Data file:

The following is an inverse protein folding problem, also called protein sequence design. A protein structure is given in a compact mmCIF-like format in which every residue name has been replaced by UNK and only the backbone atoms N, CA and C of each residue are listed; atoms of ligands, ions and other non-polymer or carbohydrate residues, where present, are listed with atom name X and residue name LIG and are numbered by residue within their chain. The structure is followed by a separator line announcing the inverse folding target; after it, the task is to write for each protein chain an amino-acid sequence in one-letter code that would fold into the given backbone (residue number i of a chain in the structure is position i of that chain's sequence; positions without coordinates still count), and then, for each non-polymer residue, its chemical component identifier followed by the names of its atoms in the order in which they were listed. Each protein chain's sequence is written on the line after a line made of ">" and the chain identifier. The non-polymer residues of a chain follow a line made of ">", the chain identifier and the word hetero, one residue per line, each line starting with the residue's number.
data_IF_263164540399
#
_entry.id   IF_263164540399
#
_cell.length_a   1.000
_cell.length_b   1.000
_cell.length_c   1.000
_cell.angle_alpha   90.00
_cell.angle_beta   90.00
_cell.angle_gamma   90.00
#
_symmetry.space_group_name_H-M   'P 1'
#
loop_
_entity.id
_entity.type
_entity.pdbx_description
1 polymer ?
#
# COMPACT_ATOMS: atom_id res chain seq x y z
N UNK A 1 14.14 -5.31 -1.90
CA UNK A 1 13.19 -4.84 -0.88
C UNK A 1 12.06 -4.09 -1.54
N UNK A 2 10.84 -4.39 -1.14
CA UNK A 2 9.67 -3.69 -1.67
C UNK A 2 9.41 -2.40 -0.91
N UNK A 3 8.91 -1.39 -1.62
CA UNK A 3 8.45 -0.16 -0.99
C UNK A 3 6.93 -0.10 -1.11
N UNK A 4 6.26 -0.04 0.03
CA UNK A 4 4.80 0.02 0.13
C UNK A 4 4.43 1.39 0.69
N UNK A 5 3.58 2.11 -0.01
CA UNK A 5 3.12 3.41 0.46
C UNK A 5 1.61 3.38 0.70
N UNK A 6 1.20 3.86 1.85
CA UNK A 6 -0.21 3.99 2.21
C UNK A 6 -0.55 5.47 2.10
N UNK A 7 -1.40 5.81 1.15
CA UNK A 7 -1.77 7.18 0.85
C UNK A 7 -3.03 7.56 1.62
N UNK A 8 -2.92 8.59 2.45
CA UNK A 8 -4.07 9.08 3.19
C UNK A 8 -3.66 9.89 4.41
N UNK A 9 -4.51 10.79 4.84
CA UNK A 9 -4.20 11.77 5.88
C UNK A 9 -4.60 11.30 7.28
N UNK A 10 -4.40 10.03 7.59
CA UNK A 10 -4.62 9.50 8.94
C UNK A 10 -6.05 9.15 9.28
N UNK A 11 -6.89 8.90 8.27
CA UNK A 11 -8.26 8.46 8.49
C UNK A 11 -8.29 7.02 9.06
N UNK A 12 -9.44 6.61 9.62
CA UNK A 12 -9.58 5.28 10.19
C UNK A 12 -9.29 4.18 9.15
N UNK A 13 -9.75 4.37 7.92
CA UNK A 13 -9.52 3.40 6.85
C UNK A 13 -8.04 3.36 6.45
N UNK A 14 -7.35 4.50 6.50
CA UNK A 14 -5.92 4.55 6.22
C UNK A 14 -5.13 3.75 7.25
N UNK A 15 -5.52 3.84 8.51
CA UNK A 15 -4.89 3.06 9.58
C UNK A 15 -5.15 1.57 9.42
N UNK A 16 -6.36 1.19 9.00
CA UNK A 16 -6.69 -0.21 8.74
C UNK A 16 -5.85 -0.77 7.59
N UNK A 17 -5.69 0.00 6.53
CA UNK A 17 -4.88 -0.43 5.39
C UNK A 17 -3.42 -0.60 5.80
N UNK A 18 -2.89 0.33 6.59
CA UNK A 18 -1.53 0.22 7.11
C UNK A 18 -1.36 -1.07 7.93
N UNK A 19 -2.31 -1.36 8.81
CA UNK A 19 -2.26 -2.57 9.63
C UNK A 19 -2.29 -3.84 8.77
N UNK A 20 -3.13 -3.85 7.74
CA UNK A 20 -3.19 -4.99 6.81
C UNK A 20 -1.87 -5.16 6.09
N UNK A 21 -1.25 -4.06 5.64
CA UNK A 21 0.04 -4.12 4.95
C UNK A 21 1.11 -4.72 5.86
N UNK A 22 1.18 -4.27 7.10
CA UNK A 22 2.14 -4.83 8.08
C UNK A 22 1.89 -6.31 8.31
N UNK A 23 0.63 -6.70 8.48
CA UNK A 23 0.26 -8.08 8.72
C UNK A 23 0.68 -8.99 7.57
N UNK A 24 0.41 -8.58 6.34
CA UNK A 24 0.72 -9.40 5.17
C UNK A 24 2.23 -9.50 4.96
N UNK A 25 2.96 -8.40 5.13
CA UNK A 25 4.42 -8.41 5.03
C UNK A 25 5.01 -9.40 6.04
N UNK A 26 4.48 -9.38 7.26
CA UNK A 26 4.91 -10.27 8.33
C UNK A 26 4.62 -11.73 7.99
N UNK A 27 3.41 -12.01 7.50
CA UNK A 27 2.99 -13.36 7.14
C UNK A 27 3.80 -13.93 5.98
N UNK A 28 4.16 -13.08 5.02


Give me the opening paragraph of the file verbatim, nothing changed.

The following is an inverse protein folding problem, also called protein sequence design. A protein structure is given in a compact mmCIF-like format in which every residue name has been replaced by UNK and only the backbone atoms N, CA and C of each residue are listed; atoms of ligands, ions and other non-polymer or carbohydrate residues, where present, are listed with atom name X and residue name LIG and are numbered by residue within their chain. The structure is followed by a separator line announcing the inverse folding target; after it, the task is to write for each protein chain an amino-acid sequence in one-letter code that would fold into the given backbone (residue number i of a chain in the structure is position i of that chain's sequence; positions without coordinates still count), and then, for each non-polymer residue, its chemical component identifier followed by the names of its atoms in the order in which they were listed. Each protein chain's sequence is written on the line after a line made of ">" and the chain identifier. The non-polymer residues of a chain follow a line made of ">", the chain identifier and the word hetero, one residue per line, each line starting with the residue's number.